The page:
The challenge consisted of two evaluations, one online where teams continuously submitted their solutions to a set of 50 instances, and a final evaluation where each team's code was evaluated in a consistent environment on 50 new unseen instances.
The rankings from the public leaderboard are show in the table below. More detailed information is available.
|1||SENCOM||CODeS, KU Leuven||0.75|
|2||OptaPlanner Delirium||Red Hat and unaffiliated||9.99|
|3||Kadioglu, Pacino, Tierney||Mixed||34.87|
|icon||Deepak Mehta||Insight, UCC||35.34|
|icon||KULZ||DTAI, KU Leuven||50.37|
|icon||Team Prolog||Insight, UCC||76.42|
Longest Period on Top
Teams were encourages to submit regularly to the public leaderboard, the prize for the longest period in first position goes to team SENCOM.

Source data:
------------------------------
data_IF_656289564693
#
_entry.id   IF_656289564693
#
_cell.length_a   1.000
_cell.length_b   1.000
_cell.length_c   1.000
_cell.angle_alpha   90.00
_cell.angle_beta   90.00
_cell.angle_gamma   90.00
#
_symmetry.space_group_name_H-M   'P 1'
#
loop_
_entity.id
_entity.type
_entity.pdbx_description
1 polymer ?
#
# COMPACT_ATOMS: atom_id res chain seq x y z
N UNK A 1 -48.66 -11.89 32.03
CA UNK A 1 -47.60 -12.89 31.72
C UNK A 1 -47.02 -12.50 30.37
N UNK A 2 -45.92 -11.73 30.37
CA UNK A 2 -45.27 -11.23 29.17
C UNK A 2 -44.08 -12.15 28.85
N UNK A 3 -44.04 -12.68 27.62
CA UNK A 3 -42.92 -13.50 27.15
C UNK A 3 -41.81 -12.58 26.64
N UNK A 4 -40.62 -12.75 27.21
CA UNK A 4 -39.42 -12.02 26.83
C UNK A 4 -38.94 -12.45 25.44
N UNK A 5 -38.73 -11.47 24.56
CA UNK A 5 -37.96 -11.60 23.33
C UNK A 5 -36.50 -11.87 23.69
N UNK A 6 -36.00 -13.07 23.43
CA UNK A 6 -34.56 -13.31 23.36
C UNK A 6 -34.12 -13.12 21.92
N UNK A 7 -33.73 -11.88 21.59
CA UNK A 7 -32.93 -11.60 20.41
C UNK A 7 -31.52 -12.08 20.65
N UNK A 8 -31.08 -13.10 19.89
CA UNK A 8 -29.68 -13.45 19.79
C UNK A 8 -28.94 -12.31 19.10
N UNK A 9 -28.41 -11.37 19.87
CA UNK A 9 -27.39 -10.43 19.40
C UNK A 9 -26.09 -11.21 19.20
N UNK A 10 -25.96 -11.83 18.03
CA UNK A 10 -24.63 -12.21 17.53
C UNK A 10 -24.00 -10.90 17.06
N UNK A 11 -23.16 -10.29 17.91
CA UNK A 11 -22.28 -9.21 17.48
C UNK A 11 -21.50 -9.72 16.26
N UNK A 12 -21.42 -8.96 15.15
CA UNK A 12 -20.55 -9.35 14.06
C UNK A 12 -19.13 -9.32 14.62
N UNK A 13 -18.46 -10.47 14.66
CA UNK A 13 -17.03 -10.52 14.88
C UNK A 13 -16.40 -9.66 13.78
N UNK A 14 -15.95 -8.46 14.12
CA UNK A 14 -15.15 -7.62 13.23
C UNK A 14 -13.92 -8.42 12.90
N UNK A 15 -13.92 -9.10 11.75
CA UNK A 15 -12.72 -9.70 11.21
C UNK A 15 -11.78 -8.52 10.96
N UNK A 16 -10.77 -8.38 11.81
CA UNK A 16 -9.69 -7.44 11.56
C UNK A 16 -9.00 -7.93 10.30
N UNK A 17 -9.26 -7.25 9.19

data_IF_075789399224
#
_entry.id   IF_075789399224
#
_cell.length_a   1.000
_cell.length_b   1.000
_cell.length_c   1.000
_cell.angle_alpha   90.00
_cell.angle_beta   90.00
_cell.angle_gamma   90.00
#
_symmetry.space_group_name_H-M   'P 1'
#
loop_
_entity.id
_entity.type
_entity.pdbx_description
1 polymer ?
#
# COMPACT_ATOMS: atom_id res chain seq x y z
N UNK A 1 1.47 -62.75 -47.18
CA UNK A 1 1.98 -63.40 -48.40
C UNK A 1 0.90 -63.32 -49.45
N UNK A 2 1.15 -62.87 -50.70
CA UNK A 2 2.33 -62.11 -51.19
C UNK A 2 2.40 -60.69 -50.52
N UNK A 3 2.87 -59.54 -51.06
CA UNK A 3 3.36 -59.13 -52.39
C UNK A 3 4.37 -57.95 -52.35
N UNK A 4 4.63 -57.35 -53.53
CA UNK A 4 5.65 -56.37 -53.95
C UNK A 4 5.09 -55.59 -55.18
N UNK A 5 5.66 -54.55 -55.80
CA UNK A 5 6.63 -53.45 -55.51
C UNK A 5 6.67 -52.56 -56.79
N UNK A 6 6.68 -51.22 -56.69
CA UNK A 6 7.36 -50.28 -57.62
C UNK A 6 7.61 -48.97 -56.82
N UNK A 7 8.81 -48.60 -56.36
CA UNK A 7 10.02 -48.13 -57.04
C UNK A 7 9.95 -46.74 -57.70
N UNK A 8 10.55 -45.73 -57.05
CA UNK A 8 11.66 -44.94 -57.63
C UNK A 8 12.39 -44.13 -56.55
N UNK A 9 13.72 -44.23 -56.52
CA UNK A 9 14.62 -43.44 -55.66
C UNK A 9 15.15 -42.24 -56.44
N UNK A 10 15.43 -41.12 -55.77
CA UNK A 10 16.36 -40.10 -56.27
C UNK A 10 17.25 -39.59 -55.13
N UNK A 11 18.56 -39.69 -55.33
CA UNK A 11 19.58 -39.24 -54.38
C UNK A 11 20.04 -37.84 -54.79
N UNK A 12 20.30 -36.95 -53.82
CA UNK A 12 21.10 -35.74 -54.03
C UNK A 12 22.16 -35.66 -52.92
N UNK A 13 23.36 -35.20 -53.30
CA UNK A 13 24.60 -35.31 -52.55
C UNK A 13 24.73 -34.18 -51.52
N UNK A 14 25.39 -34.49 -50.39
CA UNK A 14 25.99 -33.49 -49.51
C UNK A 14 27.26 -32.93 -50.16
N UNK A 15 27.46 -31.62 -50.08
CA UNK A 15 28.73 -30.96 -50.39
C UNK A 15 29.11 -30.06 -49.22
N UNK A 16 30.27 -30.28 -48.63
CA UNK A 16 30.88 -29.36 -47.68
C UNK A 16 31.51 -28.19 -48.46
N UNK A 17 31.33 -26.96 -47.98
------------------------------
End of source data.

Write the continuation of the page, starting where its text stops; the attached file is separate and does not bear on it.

|Team Name||Time at the top|
|1||SENCOM||54 days, 23:53:55|
|2||OptaPlanner Delirium||1 day, 21:51:52|
|3||Deepak Mehta||1 day, 5:06:16|
A visualization of each team's score over time.
Final Evaluation Leaderboard
1st place goes to team SENCOM from CODeS, KU Leuven. Tony Wauters, David Van Den Dooren, Thomas Sys
|1||SENCOM||CODeS, KU Leuven||3.87|
|2||OptaPlanner Delirium||Red Hat and unaffiliated||26.13|
|icon||KULZ||DTAI, KU Leuven||45.18|
|3||Kadioglu, Pacino, Tierney||Mixed||60.37|
Penalty of Forecasted Energy Price
The ultimate goal of the challenge is to investigate the penalty of scheduling with a forecasted energy price, and to develop improvements to this either by producing a better forecast or by adapting the scheduling task. The plot below shows that two completely different schedules are produced if we schedule with the forecasted energy price (blue) or with the actual price data (red).